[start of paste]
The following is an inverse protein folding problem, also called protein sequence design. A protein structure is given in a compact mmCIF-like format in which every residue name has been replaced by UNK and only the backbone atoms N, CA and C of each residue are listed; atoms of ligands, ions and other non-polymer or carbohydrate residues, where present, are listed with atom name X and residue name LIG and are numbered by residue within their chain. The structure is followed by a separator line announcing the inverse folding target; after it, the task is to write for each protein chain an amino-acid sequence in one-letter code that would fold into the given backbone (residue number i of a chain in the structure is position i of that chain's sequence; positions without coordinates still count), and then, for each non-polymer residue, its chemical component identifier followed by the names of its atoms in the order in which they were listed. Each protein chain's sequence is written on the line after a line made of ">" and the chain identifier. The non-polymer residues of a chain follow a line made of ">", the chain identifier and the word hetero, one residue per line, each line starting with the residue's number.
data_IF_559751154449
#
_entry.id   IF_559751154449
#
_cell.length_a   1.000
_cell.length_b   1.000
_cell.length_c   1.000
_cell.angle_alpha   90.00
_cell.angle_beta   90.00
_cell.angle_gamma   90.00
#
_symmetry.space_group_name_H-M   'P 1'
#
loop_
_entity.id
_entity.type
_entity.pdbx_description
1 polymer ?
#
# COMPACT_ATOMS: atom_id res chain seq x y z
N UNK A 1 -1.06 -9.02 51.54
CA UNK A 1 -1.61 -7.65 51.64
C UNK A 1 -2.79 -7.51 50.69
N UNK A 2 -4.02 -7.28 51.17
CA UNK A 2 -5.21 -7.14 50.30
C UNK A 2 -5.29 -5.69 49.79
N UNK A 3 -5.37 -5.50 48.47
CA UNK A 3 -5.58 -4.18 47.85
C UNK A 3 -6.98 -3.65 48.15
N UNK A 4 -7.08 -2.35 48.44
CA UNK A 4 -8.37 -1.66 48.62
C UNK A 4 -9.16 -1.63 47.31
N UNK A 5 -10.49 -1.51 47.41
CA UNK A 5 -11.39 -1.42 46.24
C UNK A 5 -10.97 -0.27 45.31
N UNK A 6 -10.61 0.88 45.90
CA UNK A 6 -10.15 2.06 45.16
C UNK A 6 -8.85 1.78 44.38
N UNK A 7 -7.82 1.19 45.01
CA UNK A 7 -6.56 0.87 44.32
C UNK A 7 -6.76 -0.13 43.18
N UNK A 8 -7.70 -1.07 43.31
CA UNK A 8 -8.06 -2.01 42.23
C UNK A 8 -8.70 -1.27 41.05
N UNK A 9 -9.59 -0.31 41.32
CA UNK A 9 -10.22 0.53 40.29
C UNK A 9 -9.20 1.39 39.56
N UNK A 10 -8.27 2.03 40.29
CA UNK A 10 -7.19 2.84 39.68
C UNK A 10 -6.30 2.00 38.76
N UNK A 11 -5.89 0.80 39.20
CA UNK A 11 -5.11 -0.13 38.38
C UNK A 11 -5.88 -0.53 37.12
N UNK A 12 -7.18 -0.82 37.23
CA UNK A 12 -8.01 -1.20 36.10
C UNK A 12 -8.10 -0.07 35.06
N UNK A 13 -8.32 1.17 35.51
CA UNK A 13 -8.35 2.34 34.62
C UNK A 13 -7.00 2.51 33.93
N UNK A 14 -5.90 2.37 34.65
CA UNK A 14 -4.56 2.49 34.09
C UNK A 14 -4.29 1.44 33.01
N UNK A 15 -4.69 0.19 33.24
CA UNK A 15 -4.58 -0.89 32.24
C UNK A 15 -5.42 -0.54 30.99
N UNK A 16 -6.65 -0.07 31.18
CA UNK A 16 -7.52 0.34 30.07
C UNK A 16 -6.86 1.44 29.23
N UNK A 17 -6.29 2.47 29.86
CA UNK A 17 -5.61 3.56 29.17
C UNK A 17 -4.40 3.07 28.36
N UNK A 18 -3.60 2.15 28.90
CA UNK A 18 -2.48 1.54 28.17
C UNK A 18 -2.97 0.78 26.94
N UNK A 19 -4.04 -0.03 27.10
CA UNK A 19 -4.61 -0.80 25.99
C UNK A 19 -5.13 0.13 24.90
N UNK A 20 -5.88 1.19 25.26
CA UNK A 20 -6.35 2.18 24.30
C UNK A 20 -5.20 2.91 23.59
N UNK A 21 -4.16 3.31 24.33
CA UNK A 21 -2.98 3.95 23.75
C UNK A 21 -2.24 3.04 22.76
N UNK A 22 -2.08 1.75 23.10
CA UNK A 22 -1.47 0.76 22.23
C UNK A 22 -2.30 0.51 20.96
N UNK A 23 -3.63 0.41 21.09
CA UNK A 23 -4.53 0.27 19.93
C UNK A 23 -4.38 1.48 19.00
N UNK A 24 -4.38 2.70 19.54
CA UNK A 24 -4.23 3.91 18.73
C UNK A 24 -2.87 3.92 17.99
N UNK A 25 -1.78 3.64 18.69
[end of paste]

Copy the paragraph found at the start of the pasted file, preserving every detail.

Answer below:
The following is an inverse protein folding problem, also called protein sequence design. A protein structure is given in a compact mmCIF-like format in which every residue name has been replaced by UNK and only the backbone atoms N, CA and C of each residue are listed; atoms of ligands, ions and other non-polymer or carbohydrate residues, where present, are listed with atom name X and residue name LIG and are numbered by residue within their chain. The structure is followed by a separator line announcing the inverse folding target; after it, the task is to write for each protein chain an amino-acid sequence in one-letter code that would fold into the given backbone (residue number i of a chain in the structure is position i of that chain's sequence; positions without coordinates still count), and then, for each non-polymer residue, its chemical component identifier followed by the names of its atoms in the order in which they were listed. Each protein chain's sequence is written on the line after a line made of ">" and the chain identifier. The non-polymer residues of a chain follow a line made of ">", the chain identifier and the word hetero, one residue per line, each line starting with the residue's number.